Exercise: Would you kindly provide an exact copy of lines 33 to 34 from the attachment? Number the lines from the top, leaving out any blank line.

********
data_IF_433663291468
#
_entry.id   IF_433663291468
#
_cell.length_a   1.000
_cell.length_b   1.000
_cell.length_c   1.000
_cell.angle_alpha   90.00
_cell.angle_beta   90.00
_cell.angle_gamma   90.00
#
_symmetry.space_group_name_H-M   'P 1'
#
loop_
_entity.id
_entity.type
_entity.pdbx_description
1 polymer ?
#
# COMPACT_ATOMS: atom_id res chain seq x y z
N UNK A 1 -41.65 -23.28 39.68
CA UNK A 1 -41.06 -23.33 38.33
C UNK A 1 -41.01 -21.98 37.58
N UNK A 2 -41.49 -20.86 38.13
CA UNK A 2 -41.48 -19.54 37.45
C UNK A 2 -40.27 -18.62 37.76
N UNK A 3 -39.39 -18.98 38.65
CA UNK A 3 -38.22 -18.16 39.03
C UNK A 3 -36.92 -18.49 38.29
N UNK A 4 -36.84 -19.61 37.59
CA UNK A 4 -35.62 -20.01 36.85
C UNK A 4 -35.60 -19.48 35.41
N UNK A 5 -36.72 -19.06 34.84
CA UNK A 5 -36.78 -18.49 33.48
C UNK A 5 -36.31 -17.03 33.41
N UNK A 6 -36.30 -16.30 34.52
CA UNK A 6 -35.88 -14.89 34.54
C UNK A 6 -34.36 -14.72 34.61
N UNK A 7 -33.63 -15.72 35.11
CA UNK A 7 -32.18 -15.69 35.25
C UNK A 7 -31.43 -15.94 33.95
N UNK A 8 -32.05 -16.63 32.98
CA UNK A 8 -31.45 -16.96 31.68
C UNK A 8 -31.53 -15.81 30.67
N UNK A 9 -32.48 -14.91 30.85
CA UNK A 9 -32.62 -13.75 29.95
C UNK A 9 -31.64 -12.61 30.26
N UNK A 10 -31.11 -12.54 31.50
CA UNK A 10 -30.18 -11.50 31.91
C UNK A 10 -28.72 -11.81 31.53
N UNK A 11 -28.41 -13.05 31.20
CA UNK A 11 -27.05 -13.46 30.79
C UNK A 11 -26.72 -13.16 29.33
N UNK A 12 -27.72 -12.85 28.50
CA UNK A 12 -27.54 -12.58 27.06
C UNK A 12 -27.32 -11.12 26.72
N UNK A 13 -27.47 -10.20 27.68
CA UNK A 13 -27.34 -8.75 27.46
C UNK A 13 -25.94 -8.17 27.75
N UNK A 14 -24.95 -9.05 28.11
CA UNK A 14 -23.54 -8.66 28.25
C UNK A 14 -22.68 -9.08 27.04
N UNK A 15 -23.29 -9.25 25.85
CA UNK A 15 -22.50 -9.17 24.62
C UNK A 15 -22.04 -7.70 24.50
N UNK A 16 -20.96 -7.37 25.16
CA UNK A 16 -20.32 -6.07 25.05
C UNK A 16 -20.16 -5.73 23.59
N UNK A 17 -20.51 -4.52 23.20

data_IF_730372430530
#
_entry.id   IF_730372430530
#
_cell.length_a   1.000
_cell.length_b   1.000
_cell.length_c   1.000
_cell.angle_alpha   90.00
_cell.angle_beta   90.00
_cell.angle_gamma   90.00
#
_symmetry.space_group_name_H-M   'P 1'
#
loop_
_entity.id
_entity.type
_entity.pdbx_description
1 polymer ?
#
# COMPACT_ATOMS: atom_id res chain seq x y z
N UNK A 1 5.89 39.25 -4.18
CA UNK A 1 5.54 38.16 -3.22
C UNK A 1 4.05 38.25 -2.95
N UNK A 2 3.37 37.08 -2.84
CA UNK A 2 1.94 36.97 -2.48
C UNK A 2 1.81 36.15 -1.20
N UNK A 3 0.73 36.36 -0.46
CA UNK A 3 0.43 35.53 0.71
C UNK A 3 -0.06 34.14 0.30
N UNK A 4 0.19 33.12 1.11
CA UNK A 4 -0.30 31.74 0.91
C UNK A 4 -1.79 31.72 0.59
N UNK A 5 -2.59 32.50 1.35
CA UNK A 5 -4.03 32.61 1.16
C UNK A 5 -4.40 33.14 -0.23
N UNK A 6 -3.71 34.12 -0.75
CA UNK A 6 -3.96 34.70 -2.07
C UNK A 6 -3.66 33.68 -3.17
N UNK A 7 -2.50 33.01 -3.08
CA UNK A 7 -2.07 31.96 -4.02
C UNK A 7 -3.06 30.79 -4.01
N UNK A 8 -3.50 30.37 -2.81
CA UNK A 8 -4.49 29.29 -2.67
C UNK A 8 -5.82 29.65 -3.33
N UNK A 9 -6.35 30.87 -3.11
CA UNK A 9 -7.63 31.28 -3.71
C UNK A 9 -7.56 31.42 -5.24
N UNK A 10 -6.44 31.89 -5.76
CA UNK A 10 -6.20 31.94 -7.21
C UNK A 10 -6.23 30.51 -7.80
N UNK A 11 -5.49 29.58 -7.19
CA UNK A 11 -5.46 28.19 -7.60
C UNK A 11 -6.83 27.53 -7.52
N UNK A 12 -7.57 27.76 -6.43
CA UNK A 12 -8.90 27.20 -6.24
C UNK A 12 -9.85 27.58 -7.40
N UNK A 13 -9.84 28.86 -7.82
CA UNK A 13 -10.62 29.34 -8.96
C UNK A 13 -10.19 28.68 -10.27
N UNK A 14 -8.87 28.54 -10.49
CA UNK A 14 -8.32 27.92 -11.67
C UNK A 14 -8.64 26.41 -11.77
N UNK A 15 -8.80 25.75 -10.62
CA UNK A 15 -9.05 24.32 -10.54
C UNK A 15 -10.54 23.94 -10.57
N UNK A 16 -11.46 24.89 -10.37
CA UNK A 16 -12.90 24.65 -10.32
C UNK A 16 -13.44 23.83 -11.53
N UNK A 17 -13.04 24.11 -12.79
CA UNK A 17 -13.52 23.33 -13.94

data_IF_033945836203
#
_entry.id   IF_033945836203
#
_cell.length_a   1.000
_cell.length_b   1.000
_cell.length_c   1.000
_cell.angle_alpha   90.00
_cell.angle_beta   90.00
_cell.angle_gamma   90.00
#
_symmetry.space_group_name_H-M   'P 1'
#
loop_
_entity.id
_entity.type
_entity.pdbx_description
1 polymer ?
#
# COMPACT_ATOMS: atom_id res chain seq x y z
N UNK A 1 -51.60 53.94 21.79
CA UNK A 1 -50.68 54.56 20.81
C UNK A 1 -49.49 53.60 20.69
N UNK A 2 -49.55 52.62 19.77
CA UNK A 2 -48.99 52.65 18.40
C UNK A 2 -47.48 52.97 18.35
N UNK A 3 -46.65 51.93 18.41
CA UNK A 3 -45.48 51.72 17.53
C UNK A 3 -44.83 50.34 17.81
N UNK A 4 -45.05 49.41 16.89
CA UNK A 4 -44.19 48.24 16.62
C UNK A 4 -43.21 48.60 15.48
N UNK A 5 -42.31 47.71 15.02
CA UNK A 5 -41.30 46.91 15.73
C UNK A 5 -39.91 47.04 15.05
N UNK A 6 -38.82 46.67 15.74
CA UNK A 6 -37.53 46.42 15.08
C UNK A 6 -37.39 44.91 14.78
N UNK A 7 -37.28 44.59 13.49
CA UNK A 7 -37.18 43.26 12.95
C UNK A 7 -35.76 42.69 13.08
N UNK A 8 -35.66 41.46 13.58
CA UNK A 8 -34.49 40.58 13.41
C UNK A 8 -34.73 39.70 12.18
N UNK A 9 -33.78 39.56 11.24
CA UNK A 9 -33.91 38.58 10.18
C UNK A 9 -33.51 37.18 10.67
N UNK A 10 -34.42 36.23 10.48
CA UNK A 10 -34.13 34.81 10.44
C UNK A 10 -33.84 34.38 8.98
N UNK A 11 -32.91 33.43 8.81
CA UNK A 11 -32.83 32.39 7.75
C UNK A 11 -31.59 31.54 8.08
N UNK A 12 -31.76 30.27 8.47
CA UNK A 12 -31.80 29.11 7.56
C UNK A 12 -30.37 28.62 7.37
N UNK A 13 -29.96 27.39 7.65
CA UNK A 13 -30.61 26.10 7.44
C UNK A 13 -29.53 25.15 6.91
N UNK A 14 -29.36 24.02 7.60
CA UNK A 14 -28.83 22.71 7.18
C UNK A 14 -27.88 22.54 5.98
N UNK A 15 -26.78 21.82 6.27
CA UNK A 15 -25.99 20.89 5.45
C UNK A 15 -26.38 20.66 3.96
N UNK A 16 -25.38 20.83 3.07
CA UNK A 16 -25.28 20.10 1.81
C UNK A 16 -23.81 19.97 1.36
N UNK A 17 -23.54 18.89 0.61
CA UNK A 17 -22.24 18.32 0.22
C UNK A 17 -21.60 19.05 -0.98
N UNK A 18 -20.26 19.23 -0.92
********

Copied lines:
N UNK A 5 -36.72 -19.06 34.84
CA UNK A 5 -36.78 -18.49 33.48